I used to do a lot of long distance running during my high school days.I then started getting acute pain in my upper back region,and a knot developed around the shoulder blade. I had no idea what muscle knots are,until recently reading your articles . I live in the country side,far from city life ,which means no massage therapy close by.I started doing ‘self help ‘massage ,where I place a hard ball on the floor and lie on it.With the ball pressing on the knot , I breath slowly and deeply. It has brought great relief ,but will it remove the knot completely?

  8. Hi Keith,

    Thank you for writing. That’s great that you are taking action and are having great relief. 🙂

    IF the cause of your knot is where the discomfort is, using the ball will quite possibly get completely rid of it.

    However, if the cause of your knot is in the muscles of your chest, ribs or at your waist or beneath your armpit, those areas need treatment, too. And you can self-treat the same way–by applying pressure with a hard rolled up piece of carpet or a ball. If you feel tenderness there, that’s a clue that those muscles are tight and in need of release.

    If you can figure out what causes your pain (The way you sit or run? Computer use? Sleeping position?) and stop doing that action or alter the way you do it, that should keep it from coming back.

    The slow, deep breathing acts as massage, too, for all of the muscles around your chest and that’s a good thing.

    Good job getting rid of your muscle knots naturally!

    The Pain Relief Coach

  9. Kristen says:

    My arm is very week and it feel like its atrophied slightly. My neck muscles are so tight. I see a massage therapist, acupuncturist, physical therapist, and chirp. Just saw a nuerologist and seeing an orthopedist today. I’ve been trying to do releases at home but not sure I’m hitting the correct spots. My should on that side has fallen slightly and I have forward head posture. I’ve been doing everything right now I’m afraid my arm and that side of my body will never be the same. Should u run off and get surgery or something? I’ve been trying to open my chest cause I can’t breathe deep. I don’t know who else to see or what to do. Any advice?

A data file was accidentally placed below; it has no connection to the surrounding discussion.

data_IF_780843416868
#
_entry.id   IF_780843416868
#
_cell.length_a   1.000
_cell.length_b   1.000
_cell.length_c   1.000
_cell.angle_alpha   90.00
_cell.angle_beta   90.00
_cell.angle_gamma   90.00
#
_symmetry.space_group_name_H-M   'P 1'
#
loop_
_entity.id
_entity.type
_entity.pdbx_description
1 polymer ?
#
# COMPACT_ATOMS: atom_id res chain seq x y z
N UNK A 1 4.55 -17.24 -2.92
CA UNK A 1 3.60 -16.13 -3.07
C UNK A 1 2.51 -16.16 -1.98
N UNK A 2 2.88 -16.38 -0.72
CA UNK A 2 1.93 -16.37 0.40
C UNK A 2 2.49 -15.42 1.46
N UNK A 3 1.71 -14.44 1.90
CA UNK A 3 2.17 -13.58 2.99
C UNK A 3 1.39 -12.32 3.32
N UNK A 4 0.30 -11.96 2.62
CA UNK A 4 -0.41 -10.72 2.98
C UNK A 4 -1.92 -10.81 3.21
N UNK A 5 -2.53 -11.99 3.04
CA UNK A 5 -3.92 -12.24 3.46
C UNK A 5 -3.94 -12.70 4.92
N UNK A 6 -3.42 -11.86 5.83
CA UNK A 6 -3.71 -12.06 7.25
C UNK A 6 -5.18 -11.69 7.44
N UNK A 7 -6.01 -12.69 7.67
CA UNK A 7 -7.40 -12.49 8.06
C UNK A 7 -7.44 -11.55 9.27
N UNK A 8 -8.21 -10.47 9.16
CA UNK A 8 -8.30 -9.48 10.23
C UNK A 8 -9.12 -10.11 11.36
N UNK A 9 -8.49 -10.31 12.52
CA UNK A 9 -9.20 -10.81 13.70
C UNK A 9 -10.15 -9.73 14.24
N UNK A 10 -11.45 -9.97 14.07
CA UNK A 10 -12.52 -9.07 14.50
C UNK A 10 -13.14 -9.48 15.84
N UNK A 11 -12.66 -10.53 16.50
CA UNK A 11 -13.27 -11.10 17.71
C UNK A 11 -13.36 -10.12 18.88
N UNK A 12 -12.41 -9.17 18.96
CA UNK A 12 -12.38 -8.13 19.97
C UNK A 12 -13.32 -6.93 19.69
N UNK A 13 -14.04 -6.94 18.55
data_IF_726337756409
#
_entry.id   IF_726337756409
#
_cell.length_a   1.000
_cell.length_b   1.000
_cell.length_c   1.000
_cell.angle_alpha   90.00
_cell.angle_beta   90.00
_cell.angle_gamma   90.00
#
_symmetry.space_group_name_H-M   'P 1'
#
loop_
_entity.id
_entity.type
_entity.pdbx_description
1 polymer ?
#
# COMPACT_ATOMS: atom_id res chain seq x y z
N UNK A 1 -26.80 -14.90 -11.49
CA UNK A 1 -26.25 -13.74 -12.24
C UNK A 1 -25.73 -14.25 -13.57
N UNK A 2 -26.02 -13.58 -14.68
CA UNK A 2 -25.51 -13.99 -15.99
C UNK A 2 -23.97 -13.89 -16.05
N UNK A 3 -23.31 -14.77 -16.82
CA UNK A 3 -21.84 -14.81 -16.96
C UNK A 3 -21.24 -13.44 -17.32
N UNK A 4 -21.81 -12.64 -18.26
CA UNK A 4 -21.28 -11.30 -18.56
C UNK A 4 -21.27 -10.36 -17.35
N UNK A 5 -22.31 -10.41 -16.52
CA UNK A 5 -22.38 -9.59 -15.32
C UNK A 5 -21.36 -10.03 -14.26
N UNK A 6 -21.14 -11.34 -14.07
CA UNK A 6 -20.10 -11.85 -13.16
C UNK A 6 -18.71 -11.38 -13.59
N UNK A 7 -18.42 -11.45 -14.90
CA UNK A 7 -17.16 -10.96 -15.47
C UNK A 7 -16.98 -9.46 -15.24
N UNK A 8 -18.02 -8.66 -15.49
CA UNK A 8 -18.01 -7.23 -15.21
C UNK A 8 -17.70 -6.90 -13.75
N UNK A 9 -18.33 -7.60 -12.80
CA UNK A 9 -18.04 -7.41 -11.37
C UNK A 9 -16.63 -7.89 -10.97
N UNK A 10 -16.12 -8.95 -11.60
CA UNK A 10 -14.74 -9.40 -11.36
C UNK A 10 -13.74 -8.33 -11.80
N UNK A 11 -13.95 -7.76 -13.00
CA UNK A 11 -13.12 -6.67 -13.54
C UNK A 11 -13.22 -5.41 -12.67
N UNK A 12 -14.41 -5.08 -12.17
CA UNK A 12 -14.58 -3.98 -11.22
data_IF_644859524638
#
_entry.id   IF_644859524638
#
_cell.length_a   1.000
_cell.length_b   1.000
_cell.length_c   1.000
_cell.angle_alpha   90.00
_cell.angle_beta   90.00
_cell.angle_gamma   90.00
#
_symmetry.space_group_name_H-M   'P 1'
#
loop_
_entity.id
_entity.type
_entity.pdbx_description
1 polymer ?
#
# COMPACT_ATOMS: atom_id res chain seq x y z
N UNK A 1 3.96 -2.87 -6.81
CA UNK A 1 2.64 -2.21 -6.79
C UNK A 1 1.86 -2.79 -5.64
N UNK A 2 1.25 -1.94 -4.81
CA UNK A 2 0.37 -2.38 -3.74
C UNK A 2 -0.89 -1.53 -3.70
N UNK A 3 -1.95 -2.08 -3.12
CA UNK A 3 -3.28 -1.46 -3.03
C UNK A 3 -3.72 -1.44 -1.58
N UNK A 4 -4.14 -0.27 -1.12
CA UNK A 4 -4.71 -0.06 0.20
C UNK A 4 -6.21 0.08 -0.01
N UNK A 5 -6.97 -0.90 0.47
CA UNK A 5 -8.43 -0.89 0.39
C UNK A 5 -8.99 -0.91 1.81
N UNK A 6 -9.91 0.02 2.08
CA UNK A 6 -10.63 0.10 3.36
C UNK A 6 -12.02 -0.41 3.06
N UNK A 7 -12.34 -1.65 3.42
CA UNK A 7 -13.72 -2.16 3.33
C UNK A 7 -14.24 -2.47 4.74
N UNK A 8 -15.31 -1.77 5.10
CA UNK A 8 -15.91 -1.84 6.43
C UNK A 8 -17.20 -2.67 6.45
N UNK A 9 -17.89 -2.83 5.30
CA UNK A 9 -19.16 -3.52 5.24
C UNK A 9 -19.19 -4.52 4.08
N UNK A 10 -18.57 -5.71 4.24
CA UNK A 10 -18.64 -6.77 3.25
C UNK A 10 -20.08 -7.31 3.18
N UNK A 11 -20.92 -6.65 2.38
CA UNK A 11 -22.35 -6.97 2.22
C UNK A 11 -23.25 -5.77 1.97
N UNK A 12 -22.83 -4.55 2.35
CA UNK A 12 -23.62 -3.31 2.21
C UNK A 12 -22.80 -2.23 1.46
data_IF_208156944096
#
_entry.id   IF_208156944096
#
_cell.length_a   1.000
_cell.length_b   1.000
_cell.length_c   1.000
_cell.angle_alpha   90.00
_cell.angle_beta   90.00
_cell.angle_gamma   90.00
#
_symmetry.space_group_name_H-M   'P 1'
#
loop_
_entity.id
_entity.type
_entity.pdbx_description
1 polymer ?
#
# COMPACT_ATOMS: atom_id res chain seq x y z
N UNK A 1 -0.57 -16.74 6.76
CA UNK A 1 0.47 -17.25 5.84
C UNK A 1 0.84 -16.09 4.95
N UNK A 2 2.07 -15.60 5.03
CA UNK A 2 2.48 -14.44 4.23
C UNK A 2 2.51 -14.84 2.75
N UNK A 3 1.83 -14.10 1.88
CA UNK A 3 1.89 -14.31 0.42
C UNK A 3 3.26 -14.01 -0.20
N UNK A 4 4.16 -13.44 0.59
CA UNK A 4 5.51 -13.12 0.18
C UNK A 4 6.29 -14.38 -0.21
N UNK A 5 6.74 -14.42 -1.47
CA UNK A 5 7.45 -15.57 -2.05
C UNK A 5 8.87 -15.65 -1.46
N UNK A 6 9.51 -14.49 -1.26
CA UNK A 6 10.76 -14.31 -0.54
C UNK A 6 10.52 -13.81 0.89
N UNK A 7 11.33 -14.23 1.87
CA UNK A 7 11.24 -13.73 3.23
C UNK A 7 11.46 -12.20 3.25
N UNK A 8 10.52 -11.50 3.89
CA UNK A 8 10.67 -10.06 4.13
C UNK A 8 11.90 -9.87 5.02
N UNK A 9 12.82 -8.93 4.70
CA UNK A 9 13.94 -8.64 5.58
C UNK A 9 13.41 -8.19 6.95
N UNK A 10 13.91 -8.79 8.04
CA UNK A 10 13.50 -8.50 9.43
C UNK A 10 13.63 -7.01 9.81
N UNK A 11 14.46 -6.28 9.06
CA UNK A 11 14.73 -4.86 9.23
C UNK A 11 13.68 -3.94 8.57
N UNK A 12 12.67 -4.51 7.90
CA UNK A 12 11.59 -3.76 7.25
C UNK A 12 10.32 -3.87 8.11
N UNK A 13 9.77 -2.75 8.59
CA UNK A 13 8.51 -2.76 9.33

10. Dear Kristen,

    If the doctors are not seeing anything to cause this in their tests then my best long-distance guess is the tight muscles in your neck. I wonder whether the muscles below your armpit in your ribs and back are pulling your shoulder down? I wonder whether you have some curvature in your spine?

    All massage therapists are not the same; we have different training, personalities, etc. Some do great relaxation massages but don’t know how to release neck muscles or help ‘straighten people out.’ If your massage therapist is not addressing your tight neck muscles and forward posture (and she’s not, right?) then it’s time to find one with more advanced training.

    Massage can truly be therapeutic and is non-invasive. I don’t know where you are located but there are therapists around the country who are very skilled. Not a lot but some. And they are worth seeking out. You could ask friends for referrals if they have had good pain relief or look for neuromuscular massage therapists. Check with the Paul St. John clinic in FL and ask for referrals to therapists in your area. Also look at this website and you will discover more about the power of massage. (Carpal Tunnel Syndrome is also caused by tight neck muscles.)

    Also there is a diaphragm muscle below your lungs that can be released if it is tight and causing your shallow breathing. That’s the same muscle that makes up hiccup.

    I hope this helps you get rid of your symptoms and get rid of your tight neck muscles naturally.